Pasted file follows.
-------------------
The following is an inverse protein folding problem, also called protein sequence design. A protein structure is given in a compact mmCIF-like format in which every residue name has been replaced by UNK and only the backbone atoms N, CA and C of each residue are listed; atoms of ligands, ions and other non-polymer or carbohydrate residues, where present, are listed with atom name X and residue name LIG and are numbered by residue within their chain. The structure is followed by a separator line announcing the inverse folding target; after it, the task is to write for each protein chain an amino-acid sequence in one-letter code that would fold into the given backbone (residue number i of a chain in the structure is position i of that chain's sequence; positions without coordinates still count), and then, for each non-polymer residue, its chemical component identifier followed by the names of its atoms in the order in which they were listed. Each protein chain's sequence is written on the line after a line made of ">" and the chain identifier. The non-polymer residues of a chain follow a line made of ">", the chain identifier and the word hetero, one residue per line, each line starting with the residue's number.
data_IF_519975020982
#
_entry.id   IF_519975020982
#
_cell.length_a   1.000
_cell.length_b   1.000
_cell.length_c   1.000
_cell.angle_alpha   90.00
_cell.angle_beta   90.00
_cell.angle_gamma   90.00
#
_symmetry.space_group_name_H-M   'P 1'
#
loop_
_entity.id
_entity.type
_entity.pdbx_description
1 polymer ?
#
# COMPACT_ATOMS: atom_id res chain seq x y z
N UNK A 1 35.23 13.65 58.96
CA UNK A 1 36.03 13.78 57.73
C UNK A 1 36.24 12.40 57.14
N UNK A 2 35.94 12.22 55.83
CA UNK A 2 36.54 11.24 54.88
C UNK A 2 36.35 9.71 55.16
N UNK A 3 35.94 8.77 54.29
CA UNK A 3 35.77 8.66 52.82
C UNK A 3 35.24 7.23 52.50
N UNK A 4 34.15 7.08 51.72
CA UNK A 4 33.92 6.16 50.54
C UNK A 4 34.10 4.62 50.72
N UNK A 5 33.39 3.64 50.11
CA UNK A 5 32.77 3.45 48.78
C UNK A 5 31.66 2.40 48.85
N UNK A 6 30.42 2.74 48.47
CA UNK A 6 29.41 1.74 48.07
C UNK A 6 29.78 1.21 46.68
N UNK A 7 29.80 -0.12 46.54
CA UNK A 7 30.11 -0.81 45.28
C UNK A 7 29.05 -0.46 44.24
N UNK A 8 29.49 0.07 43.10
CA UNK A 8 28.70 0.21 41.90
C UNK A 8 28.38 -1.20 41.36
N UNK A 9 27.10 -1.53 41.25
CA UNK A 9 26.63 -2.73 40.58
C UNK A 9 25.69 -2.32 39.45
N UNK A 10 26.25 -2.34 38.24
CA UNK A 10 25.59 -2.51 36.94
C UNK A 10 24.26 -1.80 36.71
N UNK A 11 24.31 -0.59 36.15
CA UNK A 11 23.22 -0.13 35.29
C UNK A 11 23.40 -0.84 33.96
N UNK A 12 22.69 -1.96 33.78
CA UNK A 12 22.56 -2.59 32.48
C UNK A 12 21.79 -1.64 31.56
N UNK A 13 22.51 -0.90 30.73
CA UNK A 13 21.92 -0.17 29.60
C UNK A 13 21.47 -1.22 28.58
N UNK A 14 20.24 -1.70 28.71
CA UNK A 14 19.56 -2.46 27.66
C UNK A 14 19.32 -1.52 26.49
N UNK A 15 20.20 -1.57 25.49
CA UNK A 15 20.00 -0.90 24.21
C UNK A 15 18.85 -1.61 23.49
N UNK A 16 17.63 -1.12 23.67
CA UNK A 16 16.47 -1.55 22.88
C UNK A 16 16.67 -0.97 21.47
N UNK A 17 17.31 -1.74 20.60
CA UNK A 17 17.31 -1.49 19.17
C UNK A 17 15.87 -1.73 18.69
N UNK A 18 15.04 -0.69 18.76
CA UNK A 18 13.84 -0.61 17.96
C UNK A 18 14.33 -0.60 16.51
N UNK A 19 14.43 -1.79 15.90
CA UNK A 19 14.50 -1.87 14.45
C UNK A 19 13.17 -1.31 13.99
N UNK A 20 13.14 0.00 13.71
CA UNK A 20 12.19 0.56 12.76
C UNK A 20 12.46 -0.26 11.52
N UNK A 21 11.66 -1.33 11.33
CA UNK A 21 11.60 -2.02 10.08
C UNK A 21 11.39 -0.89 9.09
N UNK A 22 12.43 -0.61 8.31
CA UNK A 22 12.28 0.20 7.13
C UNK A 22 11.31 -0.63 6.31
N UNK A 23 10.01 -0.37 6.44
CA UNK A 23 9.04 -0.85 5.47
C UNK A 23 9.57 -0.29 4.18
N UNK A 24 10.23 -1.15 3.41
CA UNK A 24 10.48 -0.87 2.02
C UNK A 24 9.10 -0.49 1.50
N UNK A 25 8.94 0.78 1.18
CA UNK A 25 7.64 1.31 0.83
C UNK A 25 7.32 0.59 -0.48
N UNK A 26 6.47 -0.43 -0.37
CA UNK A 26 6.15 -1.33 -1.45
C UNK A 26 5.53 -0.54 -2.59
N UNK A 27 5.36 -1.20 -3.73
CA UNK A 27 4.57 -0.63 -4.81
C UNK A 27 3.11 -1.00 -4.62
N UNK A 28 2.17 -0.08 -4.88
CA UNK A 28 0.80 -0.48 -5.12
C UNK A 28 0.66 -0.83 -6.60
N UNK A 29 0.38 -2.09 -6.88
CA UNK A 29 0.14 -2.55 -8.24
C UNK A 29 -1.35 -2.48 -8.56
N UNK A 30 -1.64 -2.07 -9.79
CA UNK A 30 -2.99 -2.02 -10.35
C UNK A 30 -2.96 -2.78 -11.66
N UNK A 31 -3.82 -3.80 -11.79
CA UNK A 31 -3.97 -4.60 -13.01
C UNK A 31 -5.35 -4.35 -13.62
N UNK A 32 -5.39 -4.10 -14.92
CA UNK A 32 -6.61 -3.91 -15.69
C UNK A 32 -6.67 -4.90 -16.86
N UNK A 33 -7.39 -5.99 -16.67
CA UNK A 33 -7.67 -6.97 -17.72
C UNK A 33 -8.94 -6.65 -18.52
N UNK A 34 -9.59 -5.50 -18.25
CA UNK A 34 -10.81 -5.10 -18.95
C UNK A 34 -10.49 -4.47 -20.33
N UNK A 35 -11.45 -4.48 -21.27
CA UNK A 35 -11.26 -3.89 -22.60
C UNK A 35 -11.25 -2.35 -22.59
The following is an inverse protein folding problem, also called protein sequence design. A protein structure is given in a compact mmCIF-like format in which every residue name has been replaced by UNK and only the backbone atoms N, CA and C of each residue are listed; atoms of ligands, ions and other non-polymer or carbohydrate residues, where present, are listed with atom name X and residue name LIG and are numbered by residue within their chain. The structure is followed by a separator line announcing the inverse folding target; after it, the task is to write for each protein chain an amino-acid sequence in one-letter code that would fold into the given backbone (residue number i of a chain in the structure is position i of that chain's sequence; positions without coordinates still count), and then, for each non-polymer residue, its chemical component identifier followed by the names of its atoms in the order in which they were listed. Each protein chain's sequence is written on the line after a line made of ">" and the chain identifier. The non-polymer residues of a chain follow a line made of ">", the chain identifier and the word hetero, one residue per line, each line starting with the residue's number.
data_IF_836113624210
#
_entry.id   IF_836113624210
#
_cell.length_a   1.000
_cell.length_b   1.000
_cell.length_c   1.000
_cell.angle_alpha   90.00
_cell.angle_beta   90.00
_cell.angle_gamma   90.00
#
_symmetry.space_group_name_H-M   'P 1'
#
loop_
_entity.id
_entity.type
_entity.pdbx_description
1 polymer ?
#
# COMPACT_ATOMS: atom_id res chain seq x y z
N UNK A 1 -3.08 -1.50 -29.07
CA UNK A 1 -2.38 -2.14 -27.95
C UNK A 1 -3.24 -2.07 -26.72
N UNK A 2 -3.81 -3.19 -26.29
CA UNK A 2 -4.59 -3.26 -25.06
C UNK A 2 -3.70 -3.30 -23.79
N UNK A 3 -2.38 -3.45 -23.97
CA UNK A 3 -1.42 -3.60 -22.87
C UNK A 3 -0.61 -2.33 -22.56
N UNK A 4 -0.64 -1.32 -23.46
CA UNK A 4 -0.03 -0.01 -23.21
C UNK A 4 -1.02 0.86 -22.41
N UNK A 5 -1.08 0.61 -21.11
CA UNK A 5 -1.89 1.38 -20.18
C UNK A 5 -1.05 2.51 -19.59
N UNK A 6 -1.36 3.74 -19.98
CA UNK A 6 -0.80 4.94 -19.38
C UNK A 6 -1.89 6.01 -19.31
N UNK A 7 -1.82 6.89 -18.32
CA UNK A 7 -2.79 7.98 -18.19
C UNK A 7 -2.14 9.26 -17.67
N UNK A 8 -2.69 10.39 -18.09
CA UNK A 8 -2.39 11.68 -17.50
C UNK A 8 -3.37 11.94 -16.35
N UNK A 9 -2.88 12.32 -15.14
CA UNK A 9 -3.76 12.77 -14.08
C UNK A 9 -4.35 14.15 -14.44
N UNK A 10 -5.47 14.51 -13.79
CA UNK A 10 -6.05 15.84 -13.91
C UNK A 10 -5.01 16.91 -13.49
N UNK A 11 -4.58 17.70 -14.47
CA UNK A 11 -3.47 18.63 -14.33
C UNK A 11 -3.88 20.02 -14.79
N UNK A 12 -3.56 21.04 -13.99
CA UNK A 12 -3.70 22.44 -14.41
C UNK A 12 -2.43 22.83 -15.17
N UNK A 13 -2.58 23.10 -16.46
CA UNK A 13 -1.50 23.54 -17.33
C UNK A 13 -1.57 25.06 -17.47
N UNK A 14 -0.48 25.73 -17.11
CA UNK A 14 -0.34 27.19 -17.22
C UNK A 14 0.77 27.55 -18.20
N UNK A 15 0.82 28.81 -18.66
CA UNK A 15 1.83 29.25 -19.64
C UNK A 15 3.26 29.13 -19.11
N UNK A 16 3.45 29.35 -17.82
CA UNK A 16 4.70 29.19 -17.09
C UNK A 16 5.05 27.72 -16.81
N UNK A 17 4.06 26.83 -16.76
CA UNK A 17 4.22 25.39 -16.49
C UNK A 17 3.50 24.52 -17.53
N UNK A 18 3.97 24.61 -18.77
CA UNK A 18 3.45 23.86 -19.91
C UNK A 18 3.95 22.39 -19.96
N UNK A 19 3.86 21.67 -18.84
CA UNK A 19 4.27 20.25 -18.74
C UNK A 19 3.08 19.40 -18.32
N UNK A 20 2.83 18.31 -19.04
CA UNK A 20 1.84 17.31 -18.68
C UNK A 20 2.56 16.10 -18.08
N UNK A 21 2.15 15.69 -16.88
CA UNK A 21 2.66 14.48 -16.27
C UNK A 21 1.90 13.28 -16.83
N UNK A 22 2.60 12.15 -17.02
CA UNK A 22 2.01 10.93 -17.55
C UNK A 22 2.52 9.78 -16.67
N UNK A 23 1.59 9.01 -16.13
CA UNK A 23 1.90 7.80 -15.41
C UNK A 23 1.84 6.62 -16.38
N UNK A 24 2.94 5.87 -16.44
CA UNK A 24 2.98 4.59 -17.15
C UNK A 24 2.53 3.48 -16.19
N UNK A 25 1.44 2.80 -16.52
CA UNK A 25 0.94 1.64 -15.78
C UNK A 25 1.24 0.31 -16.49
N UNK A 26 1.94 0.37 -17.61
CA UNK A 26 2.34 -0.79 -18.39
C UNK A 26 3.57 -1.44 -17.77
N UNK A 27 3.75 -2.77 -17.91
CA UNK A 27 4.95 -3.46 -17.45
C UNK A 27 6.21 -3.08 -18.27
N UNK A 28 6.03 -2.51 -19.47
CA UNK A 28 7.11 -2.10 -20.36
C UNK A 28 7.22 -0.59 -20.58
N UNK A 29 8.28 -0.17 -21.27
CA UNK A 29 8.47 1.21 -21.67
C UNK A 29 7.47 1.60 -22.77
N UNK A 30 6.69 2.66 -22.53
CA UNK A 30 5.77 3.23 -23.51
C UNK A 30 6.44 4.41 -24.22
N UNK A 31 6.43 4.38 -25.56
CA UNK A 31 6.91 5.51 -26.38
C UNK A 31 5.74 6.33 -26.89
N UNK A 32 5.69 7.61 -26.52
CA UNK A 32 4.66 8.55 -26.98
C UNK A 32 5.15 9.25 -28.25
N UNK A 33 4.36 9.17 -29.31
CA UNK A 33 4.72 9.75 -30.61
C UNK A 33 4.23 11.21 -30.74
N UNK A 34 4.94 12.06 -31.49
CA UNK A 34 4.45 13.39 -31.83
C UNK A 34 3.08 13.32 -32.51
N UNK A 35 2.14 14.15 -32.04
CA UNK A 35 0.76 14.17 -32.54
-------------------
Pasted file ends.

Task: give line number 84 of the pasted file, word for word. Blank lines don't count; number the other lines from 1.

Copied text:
C UNK A 21 11.39 -0.89 9.09